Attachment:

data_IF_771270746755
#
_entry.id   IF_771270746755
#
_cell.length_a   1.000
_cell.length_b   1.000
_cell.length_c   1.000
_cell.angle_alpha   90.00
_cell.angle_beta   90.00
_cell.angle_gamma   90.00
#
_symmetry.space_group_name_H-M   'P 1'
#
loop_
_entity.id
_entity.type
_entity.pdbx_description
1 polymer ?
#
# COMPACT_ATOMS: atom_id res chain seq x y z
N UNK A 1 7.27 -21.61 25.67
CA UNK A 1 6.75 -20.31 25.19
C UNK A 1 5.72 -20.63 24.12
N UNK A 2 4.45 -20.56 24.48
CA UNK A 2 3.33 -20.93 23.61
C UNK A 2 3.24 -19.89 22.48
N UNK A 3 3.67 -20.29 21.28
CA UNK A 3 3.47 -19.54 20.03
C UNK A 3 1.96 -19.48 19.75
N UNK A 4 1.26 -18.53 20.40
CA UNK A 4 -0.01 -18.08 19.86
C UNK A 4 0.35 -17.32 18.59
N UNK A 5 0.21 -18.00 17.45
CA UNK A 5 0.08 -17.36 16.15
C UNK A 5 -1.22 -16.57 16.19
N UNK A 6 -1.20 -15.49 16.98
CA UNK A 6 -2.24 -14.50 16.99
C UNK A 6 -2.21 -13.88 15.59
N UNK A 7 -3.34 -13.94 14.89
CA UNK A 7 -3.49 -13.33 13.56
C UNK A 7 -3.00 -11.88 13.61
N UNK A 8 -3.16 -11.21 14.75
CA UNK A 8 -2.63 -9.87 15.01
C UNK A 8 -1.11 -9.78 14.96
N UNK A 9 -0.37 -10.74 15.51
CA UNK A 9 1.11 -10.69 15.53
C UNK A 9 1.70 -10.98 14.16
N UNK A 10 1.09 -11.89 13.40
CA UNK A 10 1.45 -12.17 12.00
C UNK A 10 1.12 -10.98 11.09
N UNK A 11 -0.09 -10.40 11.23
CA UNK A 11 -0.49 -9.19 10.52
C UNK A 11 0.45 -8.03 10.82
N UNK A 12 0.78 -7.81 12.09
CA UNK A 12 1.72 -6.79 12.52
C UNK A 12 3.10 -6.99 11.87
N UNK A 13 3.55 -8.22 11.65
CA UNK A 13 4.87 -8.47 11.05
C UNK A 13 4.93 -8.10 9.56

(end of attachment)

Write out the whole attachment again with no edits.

data_IF_771270746755
#
_entry.id   IF_771270746755
#
_cell.length_a   1.000
_cell.length_b   1.000
_cell.length_c   1.000
_cell.angle_alpha   90.00
_cell.angle_beta   90.00
_cell.angle_gamma   90.00
#
_symmetry.space_group_name_H-M   'P 1'
#
loop_
_entity.id
_entity.type
_entity.pdbx_description
1 polymer ?
#
# COMPACT_ATOMS: atom_id res chain seq x y z
N UNK A 1 7.27 -21.61 25.67
CA UNK A 1 6.75 -20.31 25.19
C UNK A 1 5.72 -20.63 24.12
N UNK A 2 4.45 -20.56 24.48
CA UNK A 2 3.33 -20.93 23.61
C UNK A 2 3.24 -19.89 22.48
N UNK A 3 3.67 -20.29 21.28
CA UNK A 3 3.47 -19.54 20.03
C UNK A 3 1.96 -19.48 19.75
N UNK A 4 1.26 -18.53 20.40
CA UNK A 4 -0.01 -18.08 19.86
C UNK A 4 0.35 -17.32 18.59
N UNK A 5 0.21 -18.00 17.45
CA UNK A 5 0.08 -17.36 16.15
C UNK A 5 -1.22 -16.57 16.19
N UNK A 6 -1.20 -15.49 16.98
CA UNK A 6 -2.24 -14.50 16.99
C UNK A 6 -2.21 -13.88 15.59
N UNK A 7 -3.34 -13.94 14.89
CA UNK A 7 -3.49 -13.33 13.56
C UNK A 7 -3.00 -11.88 13.61
N UNK A 8 -3.16 -11.21 14.75
CA UNK A 8 -2.63 -9.87 15.01
C UNK A 8 -1.11 -9.78 14.96
N UNK A 9 -0.37 -10.74 15.51
CA UNK A 9 1.11 -10.69 15.53
C UNK A 9 1.70 -10.98 14.16
N UNK A 10 1.09 -11.89 13.40
CA UNK A 10 1.45 -12.17 12.00
C UNK A 10 1.12 -10.98 11.09
N UNK A 11 -0.09 -10.40 11.23
CA UNK A 11 -0.49 -9.19 10.52
C UNK A 11 0.45 -8.03 10.82
N UNK A 12 0.78 -7.81 12.09
CA UNK A 12 1.72 -6.79 12.52
C UNK A 12 3.10 -6.99 11.87
N UNK A 13 3.55 -8.22 11.65
CA UNK A 13 4.87 -8.47 11.05
C UNK A 13 4.93 -8.10 9.56